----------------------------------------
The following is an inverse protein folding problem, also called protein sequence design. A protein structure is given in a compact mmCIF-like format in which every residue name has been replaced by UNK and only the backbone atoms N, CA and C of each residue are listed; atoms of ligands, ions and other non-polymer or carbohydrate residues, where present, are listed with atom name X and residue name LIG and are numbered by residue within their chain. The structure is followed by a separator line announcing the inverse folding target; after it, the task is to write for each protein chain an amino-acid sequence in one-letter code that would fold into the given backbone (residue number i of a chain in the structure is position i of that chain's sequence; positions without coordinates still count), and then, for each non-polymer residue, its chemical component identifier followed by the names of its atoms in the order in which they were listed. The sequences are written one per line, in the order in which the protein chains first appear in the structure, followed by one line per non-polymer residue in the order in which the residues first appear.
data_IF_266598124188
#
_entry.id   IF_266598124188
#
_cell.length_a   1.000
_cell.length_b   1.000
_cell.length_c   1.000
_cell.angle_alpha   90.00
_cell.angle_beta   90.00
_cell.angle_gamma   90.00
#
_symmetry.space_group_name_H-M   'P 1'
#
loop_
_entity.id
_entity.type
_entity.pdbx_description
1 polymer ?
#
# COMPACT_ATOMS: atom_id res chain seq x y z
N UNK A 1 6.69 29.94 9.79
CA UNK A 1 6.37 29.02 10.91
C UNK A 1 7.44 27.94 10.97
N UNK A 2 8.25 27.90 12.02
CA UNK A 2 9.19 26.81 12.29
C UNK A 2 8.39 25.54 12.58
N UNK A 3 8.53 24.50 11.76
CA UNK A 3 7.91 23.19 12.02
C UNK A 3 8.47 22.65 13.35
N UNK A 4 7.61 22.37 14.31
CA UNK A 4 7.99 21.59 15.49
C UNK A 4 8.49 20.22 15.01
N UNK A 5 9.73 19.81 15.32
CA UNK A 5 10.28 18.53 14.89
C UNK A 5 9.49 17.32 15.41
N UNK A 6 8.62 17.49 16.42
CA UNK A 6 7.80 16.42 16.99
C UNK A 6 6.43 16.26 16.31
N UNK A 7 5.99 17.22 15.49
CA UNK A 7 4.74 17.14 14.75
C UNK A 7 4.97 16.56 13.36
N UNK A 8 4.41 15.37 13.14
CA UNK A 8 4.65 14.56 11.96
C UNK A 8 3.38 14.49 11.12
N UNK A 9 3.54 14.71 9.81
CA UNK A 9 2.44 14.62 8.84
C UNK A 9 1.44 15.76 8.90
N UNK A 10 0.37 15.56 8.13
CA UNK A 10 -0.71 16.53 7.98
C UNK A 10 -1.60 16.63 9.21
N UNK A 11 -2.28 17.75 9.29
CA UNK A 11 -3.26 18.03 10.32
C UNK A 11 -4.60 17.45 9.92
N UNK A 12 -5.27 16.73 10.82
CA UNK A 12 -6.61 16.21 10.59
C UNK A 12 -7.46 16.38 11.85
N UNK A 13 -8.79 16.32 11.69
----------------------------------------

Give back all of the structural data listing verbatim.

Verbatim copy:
The following is an inverse protein folding problem, also called protein sequence design. A protein structure is given in a compact mmCIF-like format in which every residue name has been replaced by UNK and only the backbone atoms N, CA and C of each residue are listed; atoms of ligands, ions and other non-polymer or carbohydrate residues, where present, are listed with atom name X and residue name LIG and are numbered by residue within their chain. The structure is followed by a separator line announcing the inverse folding target; after it, the task is to write for each protein chain an amino-acid sequence in one-letter code that would fold into the given backbone (residue number i of a chain in the structure is position i of that chain's sequence; positions without coordinates still count), and then, for each non-polymer residue, its chemical component identifier followed by the names of its atoms in the order in which they were listed. The sequences are written one per line, in the order in which the protein chains first appear in the structure, followed by one line per non-polymer residue in the order in which the residues first appear.
data_IF_266598124188
#
_entry.id   IF_266598124188
#
_cell.length_a   1.000
_cell.length_b   1.000
_cell.length_c   1.000
_cell.angle_alpha   90.00
_cell.angle_beta   90.00
_cell.angle_gamma   90.00
#
_symmetry.space_group_name_H-M   'P 1'
#
loop_
_entity.id
_entity.type
_entity.pdbx_description
1 polymer ?
#
# COMPACT_ATOMS: atom_id res chain seq x y z
N UNK A 1 6.69 29.94 9.79
CA UNK A 1 6.37 29.02 10.91
C UNK A 1 7.44 27.94 10.97
N UNK A 2 8.25 27.90 12.02
CA UNK A 2 9.19 26.81 12.29
C UNK A 2 8.39 25.54 12.58
N UNK A 3 8.53 24.50 11.76
CA UNK A 3 7.91 23.19 12.02
C UNK A 3 8.47 22.65 13.35
N UNK A 4 7.61 22.37 14.31
CA UNK A 4 7.99 21.59 15.49
C UNK A 4 8.49 20.22 15.01
N UNK A 5 9.73 19.81 15.32
CA UNK A 5 10.28 18.53 14.89
C UNK A 5 9.49 17.32 15.41
N UNK A 6 8.62 17.49 16.42
CA UNK A 6 7.80 16.42 16.99
C UNK A 6 6.43 16.26 16.31
N UNK A 7 5.99 17.22 15.49
CA UNK A 7 4.74 17.14 14.75
C UNK A 7 4.97 16.56 13.36
N UNK A 8 4.41 15.37 13.14
CA UNK A 8 4.65 14.56 11.96
C UNK A 8 3.38 14.49 11.12
N UNK A 9 3.54 14.71 9.81
CA UNK A 9 2.44 14.62 8.84
C UNK A 9 1.44 15.76 8.90
N UNK A 10 0.37 15.56 8.13
CA UNK A 10 -0.71 16.53 7.98
C UNK A 10 -1.60 16.63 9.21
N UNK A 11 -2.28 17.75 9.29
CA UNK A 11 -3.26 18.03 10.32
C UNK A 11 -4.60 17.45 9.92
N UNK A 12 -5.27 16.73 10.82
CA UNK A 12 -6.61 16.21 10.59
C UNK A 12 -7.46 16.38 11.85
N UNK A 13 -8.79 16.32 11.69